Monday, October 31, 2011

Ticket Prices: the equalizers of film

The price of tickets for all films is exactly the same. This is one of the things that is unusual about Hollywood films. No matter the amount of production, or marketing money put in, the price is still the same at theaters. If ticket prices were more on a scale for what films cost to make (i.e. more expensive films = more expensive tickets and vice versa) or perhaps on how much the exhibitor paid to obtain the films, popular movies would completely change. For example, if this were the case lesser known films would be more popular since they would be cheaper to see. While films that generally cost more would probably try to cut down their budgets in order to compete with lesser films. In a system where ticket prices are exactly the same price, there is a level playing field. The only decision is which films people want to see and that is created by accessibility and marketing. A film gets seen that is actually showing in theaters, that is the first step: access to a film. The second is more complicated. Because it is a level playing field, and movie making is an expensive risk, films are advertised and marketed as much as possible. There are trailers, web advertisements, billboards, interviews, posters, merchandise and more. All of these things create a buzz that must not only get people to make the choice to go see a particular film in theaters but also create revenue after the film is done. The more a marketing team is able to spread the word in as many different facets of the media as possible, the better the film will do, and therefore make it more likely to be seen in theaters. So with ticket prices being the same for all films, it just comes down to which has the buzz and is marketed better.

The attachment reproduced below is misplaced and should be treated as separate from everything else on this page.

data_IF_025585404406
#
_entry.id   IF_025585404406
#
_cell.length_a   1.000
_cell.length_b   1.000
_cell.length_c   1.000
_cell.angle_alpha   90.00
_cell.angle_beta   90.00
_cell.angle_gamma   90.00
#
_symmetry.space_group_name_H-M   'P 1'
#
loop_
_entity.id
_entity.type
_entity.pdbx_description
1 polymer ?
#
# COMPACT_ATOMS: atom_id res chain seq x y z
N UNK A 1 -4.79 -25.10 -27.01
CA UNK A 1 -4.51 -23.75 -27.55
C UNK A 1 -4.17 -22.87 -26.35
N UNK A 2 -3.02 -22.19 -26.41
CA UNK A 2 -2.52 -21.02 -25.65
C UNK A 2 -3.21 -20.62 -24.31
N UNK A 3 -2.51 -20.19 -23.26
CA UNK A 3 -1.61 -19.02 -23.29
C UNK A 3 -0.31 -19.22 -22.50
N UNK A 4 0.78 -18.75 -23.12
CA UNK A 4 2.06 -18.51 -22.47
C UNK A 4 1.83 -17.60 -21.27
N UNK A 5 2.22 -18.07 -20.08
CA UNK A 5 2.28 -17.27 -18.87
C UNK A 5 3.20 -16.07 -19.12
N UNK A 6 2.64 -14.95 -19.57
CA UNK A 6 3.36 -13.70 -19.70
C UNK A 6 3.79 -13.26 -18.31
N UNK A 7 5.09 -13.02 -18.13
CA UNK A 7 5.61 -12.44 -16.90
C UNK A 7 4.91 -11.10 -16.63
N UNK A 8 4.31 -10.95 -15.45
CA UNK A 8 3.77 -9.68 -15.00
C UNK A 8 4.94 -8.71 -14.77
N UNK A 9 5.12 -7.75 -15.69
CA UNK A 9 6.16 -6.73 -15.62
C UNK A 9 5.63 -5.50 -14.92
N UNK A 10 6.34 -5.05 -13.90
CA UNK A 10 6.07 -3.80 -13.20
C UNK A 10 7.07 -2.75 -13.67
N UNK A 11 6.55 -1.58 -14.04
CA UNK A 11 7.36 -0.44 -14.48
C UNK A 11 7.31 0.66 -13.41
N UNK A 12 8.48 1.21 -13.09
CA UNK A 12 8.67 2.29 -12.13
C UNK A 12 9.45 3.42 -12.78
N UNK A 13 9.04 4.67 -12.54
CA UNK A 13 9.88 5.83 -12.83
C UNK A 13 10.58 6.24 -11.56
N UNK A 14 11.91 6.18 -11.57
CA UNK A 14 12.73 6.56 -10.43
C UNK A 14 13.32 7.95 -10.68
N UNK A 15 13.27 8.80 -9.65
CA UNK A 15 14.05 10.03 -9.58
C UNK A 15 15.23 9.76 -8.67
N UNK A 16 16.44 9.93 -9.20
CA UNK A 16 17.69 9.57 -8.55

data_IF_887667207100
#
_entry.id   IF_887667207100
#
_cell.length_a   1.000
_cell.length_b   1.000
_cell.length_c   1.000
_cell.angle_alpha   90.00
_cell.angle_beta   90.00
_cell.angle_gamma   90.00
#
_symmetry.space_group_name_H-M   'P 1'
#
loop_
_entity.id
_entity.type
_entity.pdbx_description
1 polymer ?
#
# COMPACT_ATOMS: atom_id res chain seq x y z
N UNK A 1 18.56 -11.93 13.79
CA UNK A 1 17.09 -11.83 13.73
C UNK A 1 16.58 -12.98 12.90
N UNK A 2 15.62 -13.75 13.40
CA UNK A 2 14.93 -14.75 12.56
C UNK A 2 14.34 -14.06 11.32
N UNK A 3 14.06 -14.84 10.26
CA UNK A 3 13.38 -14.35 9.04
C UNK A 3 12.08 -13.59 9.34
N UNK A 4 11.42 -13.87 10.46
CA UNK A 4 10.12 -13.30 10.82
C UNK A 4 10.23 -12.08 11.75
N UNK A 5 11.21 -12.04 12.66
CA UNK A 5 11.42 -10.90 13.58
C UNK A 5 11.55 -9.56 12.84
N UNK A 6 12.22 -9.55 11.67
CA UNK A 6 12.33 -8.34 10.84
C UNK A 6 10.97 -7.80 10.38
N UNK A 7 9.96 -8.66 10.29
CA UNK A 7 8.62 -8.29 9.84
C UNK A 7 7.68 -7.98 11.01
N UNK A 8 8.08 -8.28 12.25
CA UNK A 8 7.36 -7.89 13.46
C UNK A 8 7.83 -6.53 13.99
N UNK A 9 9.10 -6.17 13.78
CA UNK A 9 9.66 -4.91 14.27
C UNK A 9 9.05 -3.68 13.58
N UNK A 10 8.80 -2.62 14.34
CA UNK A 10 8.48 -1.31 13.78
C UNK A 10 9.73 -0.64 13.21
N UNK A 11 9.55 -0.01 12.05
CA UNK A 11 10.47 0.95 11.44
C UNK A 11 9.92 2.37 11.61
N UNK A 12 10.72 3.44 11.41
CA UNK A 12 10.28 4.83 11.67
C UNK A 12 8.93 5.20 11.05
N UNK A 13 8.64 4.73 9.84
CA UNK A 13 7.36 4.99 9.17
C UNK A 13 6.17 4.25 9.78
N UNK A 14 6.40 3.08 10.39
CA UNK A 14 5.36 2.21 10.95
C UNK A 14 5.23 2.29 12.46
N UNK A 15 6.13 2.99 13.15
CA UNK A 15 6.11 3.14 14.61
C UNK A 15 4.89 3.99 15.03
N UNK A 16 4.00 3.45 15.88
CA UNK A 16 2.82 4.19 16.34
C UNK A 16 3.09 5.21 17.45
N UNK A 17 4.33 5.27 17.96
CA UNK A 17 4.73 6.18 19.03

A good example of this process was with Disney/Pixar's Cars 2. This is a sequel, thereby creating a franchise out of the Cars series, which also makes it a more likely choice for audiences to see. Before Cars 2 came out, Toys R Us, Walmart, and the Disney Stores all had toys, clothing, and other merchandise with the film. This created a buzz for the film as audiences saw returning characters and new characters. With Disney's global mobility, the film was also able to be heavily marketed outside the United States as well. All of these marketing techniques created a success story for Cars 2 when it finally came out in theaters.

No comments:

Post a Comment